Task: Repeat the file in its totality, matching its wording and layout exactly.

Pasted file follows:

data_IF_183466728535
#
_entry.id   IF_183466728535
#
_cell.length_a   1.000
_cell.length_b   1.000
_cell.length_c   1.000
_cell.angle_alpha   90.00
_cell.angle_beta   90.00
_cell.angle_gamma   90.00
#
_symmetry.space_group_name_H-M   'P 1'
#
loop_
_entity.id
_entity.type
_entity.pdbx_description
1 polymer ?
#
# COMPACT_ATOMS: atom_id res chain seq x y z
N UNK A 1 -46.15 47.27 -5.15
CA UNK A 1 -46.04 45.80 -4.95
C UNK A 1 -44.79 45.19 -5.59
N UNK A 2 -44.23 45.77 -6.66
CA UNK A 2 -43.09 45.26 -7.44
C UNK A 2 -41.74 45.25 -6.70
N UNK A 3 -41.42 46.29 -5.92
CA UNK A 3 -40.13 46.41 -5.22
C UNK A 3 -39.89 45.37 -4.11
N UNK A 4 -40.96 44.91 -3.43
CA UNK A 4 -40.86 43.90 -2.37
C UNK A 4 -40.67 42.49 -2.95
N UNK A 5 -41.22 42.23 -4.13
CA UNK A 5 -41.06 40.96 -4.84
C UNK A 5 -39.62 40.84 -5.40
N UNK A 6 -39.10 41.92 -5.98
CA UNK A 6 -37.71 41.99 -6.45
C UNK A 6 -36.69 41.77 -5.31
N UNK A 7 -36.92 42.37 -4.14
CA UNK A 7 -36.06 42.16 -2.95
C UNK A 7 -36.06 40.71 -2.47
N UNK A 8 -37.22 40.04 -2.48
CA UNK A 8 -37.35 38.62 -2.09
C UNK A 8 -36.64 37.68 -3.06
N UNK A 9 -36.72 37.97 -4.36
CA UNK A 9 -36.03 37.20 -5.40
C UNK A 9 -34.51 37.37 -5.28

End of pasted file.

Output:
data_IF_183466728535
#
_entry.id   IF_183466728535
#
_cell.length_a   1.000
_cell.length_b   1.000
_cell.length_c   1.000
_cell.angle_alpha   90.00
_cell.angle_beta   90.00
_cell.angle_gamma   90.00
#
_symmetry.space_group_name_H-M   'P 1'
#
loop_
_entity.id
_entity.type
_entity.pdbx_description
1 polymer ?
#
# COMPACT_ATOMS: atom_id res chain seq x y z
N UNK A 1 -46.15 47.27 -5.15
CA UNK A 1 -46.04 45.80 -4.95
C UNK A 1 -44.79 45.19 -5.59
N UNK A 2 -44.23 45.77 -6.66
CA UNK A 2 -43.09 45.26 -7.44
C UNK A 2 -41.74 45.25 -6.70
N UNK A 3 -41.42 46.29 -5.92
CA UNK A 3 -40.13 46.41 -5.22
C UNK A 3 -39.89 45.37 -4.11
N UNK A 4 -40.96 44.91 -3.43
CA UNK A 4 -40.86 43.90 -2.37
C UNK A 4 -40.67 42.49 -2.95
N UNK A 5 -41.22 42.23 -4.13
CA UNK A 5 -41.06 40.96 -4.84
C UNK A 5 -39.62 40.84 -5.40
N UNK A 6 -39.10 41.92 -5.98
CA UNK A 6 -37.71 41.99 -6.45
C UNK A 6 -36.69 41.77 -5.31
N UNK A 7 -36.92 42.37 -4.14
CA UNK A 7 -36.06 42.16 -2.95
C UNK A 7 -36.06 40.71 -2.47
N UNK A 8 -37.22 40.04 -2.48
CA UNK A 8 -37.35 38.62 -2.09
C UNK A 8 -36.64 37.68 -3.06
N UNK A 9 -36.72 37.97 -4.36
CA UNK A 9 -36.03 37.20 -5.40
C UNK A 9 -34.51 37.37 -5.28